When I was a kid my dad and I were hunting generalists. We hunted early geese in September, then moved into archery deer in October. Once regular waterfowl season opened, we hunted the creeks and fields for ducks and geese. Then came upland birds in November, followed by shotgun deer during the two seasons. When all that was over we would finish off the year hunting geese. Some springs we would head to Pike County, Illinois trying to hunt turkeys. We hunted everything Illinois had to offer in our neck of the woods, and as a kid it was an awesome time.
When I first moved out on my own I was a die hard archery deer hunter. I would still hunt waterfowl, but it wasn’t to the same degree that deer hunting was. That slowly changed as my buddy Mark, who I had known since I was a kid, wanted to hunt together. We had hunted together in high school for the youth waterfowl season, so we decided to get back to waterfowl hunting. He also told me,
“I got this friend, Ben, from school who wants to try hunting.” So thus was born the trio, and we loaded our giant goose decoy shells, small shells and silhouettes into the bed of my Ford Ranger and began our waterfowl hunting adventures. When I came home from Iraq in 2008, my passion switched from archery deer to 100 percent devotion to duck and goose hunting. I bought a five foot by eight foot box trailer and we loaded it with Bigfoot brand goose decoys. Since then we have upgraded to a 6 foot by 12 foot box trailer, 120 full body GhG goose decoys, three dozen full body duck decoys, two dozen goose shells and enough layout blinds to outfit six guys. I’ve even gotten myself further involved in getting a dog (she will have her own blog post later).
I have often questioned and also been questioned as to why I have such a drive for waterfowling. What is it about the activity that gives me such a passion that it borders on obsession? What I have found is there isn’t one factor about it that drives me, but the combination of a few factors.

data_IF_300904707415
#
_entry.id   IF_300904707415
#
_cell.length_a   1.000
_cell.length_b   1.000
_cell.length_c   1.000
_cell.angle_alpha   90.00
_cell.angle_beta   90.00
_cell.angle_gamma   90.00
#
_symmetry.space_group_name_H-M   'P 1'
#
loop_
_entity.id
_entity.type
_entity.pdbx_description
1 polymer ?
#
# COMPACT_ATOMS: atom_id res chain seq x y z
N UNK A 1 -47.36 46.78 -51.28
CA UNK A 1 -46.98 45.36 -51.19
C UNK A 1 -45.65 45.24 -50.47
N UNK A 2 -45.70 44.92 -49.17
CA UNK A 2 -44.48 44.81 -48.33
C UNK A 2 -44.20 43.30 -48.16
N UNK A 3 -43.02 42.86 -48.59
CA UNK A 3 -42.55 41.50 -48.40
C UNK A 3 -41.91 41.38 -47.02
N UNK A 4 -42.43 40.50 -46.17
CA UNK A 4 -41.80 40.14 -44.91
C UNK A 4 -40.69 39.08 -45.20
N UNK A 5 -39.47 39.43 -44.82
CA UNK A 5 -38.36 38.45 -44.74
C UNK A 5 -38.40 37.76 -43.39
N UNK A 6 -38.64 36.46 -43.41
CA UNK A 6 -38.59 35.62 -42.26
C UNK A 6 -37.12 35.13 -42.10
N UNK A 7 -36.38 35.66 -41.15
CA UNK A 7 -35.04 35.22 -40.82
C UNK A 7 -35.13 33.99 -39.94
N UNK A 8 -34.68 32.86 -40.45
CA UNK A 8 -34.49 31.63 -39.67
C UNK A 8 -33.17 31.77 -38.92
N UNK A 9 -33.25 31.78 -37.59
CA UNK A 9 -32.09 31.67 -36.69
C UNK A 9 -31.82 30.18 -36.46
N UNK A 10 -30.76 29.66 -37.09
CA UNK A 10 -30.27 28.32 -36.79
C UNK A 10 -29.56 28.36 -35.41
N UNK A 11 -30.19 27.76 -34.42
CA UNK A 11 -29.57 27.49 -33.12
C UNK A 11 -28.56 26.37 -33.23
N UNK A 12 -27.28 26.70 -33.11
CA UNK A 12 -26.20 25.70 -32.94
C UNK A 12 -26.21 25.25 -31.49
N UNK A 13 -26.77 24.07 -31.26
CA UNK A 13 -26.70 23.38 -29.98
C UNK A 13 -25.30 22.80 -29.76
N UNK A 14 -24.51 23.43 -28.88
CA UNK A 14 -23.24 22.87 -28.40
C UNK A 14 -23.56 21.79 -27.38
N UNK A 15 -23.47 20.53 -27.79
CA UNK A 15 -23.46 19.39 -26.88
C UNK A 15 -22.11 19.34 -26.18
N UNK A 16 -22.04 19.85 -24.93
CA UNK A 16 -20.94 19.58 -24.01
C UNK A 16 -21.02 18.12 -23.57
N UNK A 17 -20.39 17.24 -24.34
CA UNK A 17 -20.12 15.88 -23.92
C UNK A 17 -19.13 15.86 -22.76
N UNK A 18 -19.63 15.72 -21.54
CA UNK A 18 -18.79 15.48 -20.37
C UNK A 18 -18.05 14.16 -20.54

Waterfow hunting is a social activity, and great memories can be made with good friends, like this Thanksgiving Day hunt we had in 2010.
Waterfowling the way we do it with the amount of decoys and gear we have requires a few people to get it done. So the social aspect of waterfowling comes from necessity. Now, deer hunting can be a social event as well. I’ve been a part of “deer camp” quite a few times in my life, but the social part is usually in the camp itself after the day’s hunt. Generally, deer hunting itself is a solo venture, long hours spent in silent solitude, waiting for a deer to come by.
In our way of waterfowl hunting, it takes a team to get everything done in time for shooting light. Everyone has a role during set up and tear down, and if it’s our core group, everyone knows what needs to be done and gets to it. Two to three guys set up decoys, with one guy placing the stakes and the other one or two follow along placing decoys on the stakes. The one placing the stakes is usually one of the more experienced guys, knowing how to set up based on wind and other factors. One or two other guys would work on brushing blinds while the decoys are getting set up. This whole process can take us thirty minutes if we are putting out all of our 120 full bodies. The system works because we have done it so much.
The social aspect of waterfowl hunting goes beyond the work involved. Hunting with friends allows you to share the experience together, making memories as a group. Whether it was a bang up limit out day, or you got skunked, whether you swatted mosquitos while dripping sweat or shivered and froze in the cold snow, it’s an experience all went through together. Some of my fondest memories come from hunting with friends. There’s no need to be quiet while waiting for the flight, stories can fly back and forth. Discussions can be had as to the course of action as the birds close the distance, and celebrations can take place after a successful hunt. I’ve hunted by myself a few times (well except I had Lola, but she doesn’t talk much) and honestly nothing compares to time with good friends.